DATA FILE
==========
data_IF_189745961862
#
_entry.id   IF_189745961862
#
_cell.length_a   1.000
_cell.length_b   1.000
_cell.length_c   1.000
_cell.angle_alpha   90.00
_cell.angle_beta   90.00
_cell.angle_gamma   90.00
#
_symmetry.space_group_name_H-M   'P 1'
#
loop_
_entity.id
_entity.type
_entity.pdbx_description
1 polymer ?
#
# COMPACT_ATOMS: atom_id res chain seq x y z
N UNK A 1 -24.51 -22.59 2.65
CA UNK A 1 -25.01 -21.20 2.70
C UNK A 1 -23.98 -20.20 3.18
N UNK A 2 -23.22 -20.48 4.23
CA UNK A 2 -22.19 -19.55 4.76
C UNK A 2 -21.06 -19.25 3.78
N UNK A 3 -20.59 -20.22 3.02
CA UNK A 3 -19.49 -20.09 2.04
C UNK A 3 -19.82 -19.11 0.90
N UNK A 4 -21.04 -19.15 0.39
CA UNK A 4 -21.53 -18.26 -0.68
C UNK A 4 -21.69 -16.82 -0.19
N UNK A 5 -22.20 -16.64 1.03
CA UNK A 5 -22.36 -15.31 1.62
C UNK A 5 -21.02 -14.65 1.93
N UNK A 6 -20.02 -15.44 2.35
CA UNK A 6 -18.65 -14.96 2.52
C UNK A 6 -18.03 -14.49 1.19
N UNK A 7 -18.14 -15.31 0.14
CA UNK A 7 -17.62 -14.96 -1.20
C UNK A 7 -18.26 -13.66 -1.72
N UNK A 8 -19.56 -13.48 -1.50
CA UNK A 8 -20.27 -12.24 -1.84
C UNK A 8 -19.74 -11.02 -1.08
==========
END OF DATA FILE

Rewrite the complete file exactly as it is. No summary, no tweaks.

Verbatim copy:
data_IF_189745961862
#
_entry.id   IF_189745961862
#
_cell.length_a   1.000
_cell.length_b   1.000
_cell.length_c   1.000
_cell.angle_alpha   90.00
_cell.angle_beta   90.00
_cell.angle_gamma   90.00
#
_symmetry.space_group_name_H-M   'P 1'
#
loop_
_entity.id
_entity.type
_entity.pdbx_description
1 polymer ?
#
# COMPACT_ATOMS: atom_id res chain seq x y z
N UNK A 1 -24.51 -22.59 2.65
CA UNK A 1 -25.01 -21.20 2.70
C UNK A 1 -23.98 -20.20 3.18
N UNK A 2 -23.22 -20.48 4.23
CA UNK A 2 -22.19 -19.55 4.76
C UNK A 2 -21.06 -19.25 3.78
N UNK A 3 -20.59 -20.22 3.02
CA UNK A 3 -19.49 -20.09 2.04
C UNK A 3 -19.82 -19.11 0.90
N UNK A 4 -21.04 -19.15 0.39
CA UNK A 4 -21.53 -18.26 -0.68
C UNK A 4 -21.69 -16.82 -0.19
N UNK A 5 -22.20 -16.64 1.03
CA UNK A 5 -22.36 -15.31 1.62
C UNK A 5 -21.02 -14.65 1.93
N UNK A 6 -20.02 -15.44 2.35
CA UNK A 6 -18.65 -14.96 2.52
C UNK A 6 -18.03 -14.49 1.19
N UNK A 7 -18.14 -15.31 0.14
CA UNK A 7 -17.62 -14.96 -1.20
C UNK A 7 -18.26 -13.66 -1.72
N UNK A 8 -19.56 -13.48 -1.50
CA UNK A 8 -20.27 -12.24 -1.84
C UNK A 8 -19.74 -11.02 -1.08